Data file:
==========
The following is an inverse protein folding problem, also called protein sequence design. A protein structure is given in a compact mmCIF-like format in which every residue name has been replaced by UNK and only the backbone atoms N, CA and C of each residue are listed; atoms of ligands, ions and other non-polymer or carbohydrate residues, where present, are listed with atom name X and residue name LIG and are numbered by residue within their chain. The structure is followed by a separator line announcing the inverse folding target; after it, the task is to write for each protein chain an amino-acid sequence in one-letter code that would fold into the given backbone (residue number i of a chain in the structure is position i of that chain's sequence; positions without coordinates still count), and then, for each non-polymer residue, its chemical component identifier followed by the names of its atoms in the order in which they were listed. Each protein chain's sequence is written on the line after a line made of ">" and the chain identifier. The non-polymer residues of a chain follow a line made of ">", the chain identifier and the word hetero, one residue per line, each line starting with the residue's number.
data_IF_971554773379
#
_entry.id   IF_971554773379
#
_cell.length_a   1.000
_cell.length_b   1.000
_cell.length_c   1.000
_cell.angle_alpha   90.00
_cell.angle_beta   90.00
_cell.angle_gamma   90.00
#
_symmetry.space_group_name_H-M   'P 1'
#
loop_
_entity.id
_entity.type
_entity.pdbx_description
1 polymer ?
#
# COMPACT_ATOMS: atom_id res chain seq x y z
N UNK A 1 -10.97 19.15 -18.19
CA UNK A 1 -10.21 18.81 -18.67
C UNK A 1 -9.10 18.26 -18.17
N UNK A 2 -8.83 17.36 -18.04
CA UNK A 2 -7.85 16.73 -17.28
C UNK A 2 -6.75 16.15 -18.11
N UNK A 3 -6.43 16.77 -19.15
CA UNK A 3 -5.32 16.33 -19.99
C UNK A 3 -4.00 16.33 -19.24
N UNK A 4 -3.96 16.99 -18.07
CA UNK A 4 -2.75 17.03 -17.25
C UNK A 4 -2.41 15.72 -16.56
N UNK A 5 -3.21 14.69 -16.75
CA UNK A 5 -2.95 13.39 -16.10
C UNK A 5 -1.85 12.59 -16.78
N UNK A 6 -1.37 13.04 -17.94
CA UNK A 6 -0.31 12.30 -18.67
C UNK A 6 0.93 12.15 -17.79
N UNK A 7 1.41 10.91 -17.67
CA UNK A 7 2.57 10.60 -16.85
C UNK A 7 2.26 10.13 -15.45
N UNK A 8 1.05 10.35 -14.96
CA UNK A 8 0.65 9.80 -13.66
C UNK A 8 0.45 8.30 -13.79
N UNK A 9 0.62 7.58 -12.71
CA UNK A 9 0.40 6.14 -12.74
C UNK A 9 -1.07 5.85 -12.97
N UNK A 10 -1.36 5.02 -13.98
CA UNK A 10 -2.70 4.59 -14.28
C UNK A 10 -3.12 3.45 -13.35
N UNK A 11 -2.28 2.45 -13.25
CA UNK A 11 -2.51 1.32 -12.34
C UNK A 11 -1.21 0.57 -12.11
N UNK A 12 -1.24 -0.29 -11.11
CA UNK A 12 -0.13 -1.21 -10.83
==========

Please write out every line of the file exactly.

The following is an inverse protein folding problem, also called protein sequence design. A protein structure is given in a compact mmCIF-like format in which every residue name has been replaced by UNK and only the backbone atoms N, CA and C of each residue are listed; atoms of ligands, ions and other non-polymer or carbohydrate residues, where present, are listed with atom name X and residue name LIG and are numbered by residue within their chain. The structure is followed by a separator line announcing the inverse folding target; after it, the task is to write for each protein chain an amino-acid sequence in one-letter code that would fold into the given backbone (residue number i of a chain in the structure is position i of that chain's sequence; positions without coordinates still count), and then, for each non-polymer residue, its chemical component identifier followed by the names of its atoms in the order in which they were listed. Each protein chain's sequence is written on the line after a line made of ">" and the chain identifier. The non-polymer residues of a chain follow a line made of ">", the chain identifier and the word hetero, one residue per line, each line starting with the residue's number.
data_IF_971554773379
#
_entry.id   IF_971554773379
#
_cell.length_a   1.000
_cell.length_b   1.000
_cell.length_c   1.000
_cell.angle_alpha   90.00
_cell.angle_beta   90.00
_cell.angle_gamma   90.00
#
_symmetry.space_group_name_H-M   'P 1'
#
loop_
_entity.id
_entity.type
_entity.pdbx_description
1 polymer ?
#
# COMPACT_ATOMS: atom_id res chain seq x y z
N UNK A 1 -10.97 19.15 -18.19
CA UNK A 1 -10.21 18.81 -18.67
C UNK A 1 -9.10 18.26 -18.17
N UNK A 2 -8.83 17.36 -18.04
CA UNK A 2 -7.85 16.73 -17.28
C UNK A 2 -6.75 16.15 -18.11
N UNK A 3 -6.43 16.77 -19.15
CA UNK A 3 -5.32 16.33 -19.99
C UNK A 3 -4.00 16.33 -19.24
N UNK A 4 -3.96 16.99 -18.07
CA UNK A 4 -2.75 17.03 -17.25
C UNK A 4 -2.41 15.72 -16.56
N UNK A 5 -3.21 14.69 -16.75
CA UNK A 5 -2.95 13.39 -16.10
C UNK A 5 -1.85 12.59 -16.78
N UNK A 6 -1.37 13.04 -17.94
CA UNK A 6 -0.31 12.30 -18.67
C UNK A 6 0.93 12.15 -17.79
N UNK A 7 1.41 10.91 -17.67
CA UNK A 7 2.57 10.60 -16.85
C UNK A 7 2.26 10.13 -15.45
N UNK A 8 1.05 10.35 -14.96
CA UNK A 8 0.65 9.80 -13.66
C UNK A 8 0.45 8.30 -13.79
N UNK A 9 0.62 7.58 -12.71
CA UNK A 9 0.40 6.14 -12.74
C UNK A 9 -1.07 5.85 -12.97
N UNK A 10 -1.36 5.02 -13.98
CA UNK A 10 -2.70 4.59 -14.28
C UNK A 10 -3.12 3.45 -13.35
N UNK A 11 -2.28 2.45 -13.25
CA UNK A 11 -2.51 1.32 -12.34
C UNK A 11 -1.21 0.57 -12.11
N UNK A 12 -1.24 -0.29 -11.11
CA UNK A 12 -0.13 -1.21 -10.83